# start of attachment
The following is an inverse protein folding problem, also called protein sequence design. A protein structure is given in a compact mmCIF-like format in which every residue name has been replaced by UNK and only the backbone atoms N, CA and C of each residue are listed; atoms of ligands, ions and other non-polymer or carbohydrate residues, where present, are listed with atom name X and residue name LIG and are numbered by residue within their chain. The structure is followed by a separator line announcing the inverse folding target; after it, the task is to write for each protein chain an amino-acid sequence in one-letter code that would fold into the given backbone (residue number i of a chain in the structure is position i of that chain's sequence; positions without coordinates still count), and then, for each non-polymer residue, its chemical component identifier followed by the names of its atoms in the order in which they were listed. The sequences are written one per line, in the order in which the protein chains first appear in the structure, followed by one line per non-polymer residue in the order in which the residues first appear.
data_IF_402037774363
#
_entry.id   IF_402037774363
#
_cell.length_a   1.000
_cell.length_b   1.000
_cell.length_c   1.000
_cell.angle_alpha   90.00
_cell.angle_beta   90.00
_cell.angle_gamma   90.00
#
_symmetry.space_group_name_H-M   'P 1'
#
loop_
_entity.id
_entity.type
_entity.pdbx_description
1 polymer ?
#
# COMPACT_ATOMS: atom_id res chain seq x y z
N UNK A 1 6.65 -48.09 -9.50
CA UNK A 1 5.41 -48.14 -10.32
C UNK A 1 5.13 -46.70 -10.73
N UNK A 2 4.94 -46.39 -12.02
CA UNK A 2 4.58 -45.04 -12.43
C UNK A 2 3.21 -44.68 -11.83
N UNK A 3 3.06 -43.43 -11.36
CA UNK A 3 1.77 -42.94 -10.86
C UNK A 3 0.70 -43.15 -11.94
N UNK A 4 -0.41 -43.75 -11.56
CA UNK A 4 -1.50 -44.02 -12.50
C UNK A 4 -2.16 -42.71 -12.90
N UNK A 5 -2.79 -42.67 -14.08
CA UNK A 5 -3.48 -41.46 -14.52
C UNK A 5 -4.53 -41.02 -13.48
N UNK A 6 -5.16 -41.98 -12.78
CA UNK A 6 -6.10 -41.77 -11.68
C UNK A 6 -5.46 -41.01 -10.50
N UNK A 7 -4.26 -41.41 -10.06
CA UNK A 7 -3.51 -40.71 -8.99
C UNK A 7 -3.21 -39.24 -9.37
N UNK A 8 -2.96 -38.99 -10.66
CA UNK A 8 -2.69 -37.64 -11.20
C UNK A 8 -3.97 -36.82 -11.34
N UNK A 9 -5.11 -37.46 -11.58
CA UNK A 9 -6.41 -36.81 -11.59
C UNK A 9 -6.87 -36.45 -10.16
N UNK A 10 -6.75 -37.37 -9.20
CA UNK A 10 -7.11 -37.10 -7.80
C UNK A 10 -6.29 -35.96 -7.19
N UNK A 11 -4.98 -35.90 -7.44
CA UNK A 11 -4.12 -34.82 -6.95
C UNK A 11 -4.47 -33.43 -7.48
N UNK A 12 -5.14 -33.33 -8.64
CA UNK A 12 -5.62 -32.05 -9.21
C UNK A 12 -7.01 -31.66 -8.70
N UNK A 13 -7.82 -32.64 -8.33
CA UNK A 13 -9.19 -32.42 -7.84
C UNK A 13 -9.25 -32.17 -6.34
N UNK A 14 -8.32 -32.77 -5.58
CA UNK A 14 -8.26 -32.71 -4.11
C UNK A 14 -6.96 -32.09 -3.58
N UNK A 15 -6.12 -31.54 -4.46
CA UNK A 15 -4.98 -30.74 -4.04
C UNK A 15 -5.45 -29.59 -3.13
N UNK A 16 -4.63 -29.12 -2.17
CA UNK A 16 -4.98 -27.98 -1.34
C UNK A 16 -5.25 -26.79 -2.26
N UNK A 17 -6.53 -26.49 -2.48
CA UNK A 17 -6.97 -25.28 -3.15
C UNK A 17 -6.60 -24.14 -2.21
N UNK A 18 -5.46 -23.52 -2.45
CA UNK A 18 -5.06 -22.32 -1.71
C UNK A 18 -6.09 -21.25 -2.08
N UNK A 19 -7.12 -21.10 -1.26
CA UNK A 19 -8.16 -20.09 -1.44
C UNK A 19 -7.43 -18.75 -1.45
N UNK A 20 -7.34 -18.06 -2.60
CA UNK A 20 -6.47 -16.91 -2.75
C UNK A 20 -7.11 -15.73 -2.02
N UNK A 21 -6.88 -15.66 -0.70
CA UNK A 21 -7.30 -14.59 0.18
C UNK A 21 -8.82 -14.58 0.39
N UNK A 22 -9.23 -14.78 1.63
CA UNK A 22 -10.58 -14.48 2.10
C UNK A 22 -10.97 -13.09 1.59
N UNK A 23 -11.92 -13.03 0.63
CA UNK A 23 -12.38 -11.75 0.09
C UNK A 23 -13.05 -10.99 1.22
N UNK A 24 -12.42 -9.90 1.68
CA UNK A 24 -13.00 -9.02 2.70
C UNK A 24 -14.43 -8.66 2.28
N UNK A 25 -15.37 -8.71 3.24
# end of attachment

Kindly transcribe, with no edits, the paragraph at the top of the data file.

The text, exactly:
The following is an inverse protein folding problem, also called protein sequence design. A protein structure is given in a compact mmCIF-like format in which every residue name has been replaced by UNK and only the backbone atoms N, CA and C of each residue are listed; atoms of ligands, ions and other non-polymer or carbohydrate residues, where present, are listed with atom name X and residue name LIG and are numbered by residue within their chain. The structure is followed by a separator line announcing the inverse folding target; after it, the task is to write for each protein chain an amino-acid sequence in one-letter code that would fold into the given backbone (residue number i of a chain in the structure is position i of that chain's sequence; positions without coordinates still count), and then, for each non-polymer residue, its chemical component identifier followed by the names of its atoms in the order in which they were listed. The sequences are written one per line, in the order in which the protein chains first appear in the structure, followed by one line per non-polymer residue in the order in which the residues first appear.